Emergence during unsuccessful chemotherapy of multiple drug resistance in a strain of Mycobacterium tuberculosis Abstract
Serial isolates of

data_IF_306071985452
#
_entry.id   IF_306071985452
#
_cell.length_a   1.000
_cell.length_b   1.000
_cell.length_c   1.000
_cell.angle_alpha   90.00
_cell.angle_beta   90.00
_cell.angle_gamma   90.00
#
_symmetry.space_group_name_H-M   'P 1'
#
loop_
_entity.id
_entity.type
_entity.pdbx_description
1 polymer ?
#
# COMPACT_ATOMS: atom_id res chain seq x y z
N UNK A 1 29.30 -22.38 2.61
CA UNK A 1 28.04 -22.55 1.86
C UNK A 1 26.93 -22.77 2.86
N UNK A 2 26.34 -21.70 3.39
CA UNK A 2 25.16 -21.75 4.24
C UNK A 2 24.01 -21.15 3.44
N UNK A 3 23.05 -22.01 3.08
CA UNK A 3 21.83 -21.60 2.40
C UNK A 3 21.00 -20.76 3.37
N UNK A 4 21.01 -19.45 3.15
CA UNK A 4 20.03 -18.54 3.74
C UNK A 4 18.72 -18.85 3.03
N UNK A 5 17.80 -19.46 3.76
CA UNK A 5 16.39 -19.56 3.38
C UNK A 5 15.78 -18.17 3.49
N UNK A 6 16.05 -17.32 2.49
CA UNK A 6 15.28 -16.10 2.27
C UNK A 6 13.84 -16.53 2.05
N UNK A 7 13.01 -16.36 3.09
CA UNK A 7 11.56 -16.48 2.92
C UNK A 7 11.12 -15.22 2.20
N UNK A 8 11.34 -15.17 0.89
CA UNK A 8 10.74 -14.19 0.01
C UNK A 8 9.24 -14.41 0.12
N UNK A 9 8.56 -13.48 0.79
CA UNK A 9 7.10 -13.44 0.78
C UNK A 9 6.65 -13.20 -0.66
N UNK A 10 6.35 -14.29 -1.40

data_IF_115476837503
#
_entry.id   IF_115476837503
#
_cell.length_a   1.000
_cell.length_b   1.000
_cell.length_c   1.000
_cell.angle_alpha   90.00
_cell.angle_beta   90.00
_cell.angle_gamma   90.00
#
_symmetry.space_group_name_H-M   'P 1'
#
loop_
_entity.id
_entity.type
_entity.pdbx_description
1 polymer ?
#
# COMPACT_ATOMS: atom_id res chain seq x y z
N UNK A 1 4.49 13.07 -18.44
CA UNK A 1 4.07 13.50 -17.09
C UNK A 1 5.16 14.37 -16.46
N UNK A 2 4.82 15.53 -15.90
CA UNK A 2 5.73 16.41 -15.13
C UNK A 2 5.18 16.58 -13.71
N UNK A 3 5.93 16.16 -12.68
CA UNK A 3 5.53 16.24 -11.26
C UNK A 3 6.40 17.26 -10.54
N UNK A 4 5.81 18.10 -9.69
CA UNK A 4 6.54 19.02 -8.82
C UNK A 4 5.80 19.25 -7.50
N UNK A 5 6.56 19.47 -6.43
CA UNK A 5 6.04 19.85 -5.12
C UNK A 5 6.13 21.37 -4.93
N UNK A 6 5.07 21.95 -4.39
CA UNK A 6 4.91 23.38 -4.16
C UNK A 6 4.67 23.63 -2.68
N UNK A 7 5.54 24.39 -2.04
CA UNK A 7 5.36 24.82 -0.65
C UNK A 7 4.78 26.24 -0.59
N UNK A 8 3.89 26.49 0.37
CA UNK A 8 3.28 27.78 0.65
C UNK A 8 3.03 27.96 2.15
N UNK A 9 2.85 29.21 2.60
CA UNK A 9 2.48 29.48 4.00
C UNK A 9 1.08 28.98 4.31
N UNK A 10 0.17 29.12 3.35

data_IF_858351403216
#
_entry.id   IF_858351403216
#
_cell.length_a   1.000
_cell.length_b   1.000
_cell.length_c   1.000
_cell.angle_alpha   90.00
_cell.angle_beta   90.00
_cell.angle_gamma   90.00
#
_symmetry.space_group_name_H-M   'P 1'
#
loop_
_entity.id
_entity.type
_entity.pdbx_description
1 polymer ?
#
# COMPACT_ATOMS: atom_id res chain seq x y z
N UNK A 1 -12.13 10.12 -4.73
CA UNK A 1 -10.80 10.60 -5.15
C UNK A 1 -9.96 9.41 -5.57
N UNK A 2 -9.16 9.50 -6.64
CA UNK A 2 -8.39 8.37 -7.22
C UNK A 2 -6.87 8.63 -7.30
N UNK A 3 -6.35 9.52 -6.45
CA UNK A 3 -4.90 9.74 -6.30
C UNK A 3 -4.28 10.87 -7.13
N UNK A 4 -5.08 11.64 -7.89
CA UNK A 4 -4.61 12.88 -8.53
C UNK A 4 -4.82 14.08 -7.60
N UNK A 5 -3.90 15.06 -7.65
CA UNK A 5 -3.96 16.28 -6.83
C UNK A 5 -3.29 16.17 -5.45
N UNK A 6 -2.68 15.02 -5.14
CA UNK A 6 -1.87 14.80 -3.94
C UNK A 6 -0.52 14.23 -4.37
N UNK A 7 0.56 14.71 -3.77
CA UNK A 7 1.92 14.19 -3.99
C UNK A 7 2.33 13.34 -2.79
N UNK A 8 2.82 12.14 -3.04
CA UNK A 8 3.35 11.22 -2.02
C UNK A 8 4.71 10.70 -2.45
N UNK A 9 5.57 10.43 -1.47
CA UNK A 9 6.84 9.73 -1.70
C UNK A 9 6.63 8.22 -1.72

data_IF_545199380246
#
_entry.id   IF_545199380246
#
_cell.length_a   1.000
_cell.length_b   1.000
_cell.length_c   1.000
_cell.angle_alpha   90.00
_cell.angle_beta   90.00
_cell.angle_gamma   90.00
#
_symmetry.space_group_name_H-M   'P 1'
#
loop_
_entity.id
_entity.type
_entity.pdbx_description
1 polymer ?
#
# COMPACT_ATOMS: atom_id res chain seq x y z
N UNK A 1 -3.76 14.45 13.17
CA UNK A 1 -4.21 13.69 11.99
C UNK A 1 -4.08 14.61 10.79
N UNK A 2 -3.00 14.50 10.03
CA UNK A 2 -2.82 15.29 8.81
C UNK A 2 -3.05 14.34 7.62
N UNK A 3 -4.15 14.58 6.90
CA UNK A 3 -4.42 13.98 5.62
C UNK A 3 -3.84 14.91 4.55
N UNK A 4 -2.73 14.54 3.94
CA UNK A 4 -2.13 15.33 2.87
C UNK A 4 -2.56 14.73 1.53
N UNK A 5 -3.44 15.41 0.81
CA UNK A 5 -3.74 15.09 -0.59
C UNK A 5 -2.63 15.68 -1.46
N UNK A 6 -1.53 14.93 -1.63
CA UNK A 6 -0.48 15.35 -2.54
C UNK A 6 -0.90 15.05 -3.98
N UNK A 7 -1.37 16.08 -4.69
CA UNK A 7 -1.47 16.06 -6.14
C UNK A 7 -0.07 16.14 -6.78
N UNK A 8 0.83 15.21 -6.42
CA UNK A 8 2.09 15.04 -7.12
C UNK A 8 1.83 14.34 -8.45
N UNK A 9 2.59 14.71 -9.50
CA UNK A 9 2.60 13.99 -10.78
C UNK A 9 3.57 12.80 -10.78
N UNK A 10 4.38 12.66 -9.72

Mycobacterium tuberculosis were cultured from a patient who failed to respond to standard antituberculous chemotherapy. Isolates were cultured in March 1989, July 1989, December 1989 and May 1990. Each successive isolate was found to be resistant to a wider range of antituberculous drugs than its predecessors. The initial isolate was resistant to isoniazid and rifampin, the second isolate was also resistant to ethambutol, the third was also resistant to pyrazinamide, ansamycin (= rifabutin) and ofloxacin and the last isolate was also resistant to ciprofloxacin and sparfloxacin. All four isolates' bacteriophage typing profiles and DNA restriction fragment patterns determined by Southern blot hybridization using the IS 6110 /IS 986 probes and the new probe pTBN12 were concordant. It was concluded that this patient was persistently infected with a single strain of Mycobacterium tuberculosis which developed resistance to a number of families of drugs but did not show any significant change in typing patterns. The problem of acquired multiple drug resistance, particularly to fluoroquinolones and rifamycins, represents a new challenge in tuberculosis therapy. References
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